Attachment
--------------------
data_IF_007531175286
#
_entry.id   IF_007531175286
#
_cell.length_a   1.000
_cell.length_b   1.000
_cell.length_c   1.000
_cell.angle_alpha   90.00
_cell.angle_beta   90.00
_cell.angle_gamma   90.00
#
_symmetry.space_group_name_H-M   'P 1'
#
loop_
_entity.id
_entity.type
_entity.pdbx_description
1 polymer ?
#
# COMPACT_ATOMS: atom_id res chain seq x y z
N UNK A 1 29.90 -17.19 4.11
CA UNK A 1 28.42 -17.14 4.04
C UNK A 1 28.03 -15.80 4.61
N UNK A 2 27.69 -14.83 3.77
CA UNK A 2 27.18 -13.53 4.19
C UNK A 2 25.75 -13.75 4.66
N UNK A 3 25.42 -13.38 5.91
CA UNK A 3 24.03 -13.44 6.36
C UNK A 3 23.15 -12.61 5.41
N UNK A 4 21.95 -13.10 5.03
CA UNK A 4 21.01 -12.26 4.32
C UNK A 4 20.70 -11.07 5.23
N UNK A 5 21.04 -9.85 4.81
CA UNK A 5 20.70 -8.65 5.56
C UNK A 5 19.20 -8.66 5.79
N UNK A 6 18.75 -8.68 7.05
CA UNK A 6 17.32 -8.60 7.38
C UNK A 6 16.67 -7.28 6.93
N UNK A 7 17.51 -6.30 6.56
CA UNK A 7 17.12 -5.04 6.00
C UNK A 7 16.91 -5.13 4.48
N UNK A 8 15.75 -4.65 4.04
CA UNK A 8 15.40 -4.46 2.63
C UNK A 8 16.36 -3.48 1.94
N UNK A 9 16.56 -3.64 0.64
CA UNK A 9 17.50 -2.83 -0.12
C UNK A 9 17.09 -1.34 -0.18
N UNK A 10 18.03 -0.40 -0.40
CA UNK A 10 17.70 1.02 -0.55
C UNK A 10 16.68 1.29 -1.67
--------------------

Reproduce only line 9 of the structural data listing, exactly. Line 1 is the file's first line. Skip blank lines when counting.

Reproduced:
_cell.angle_beta   90.00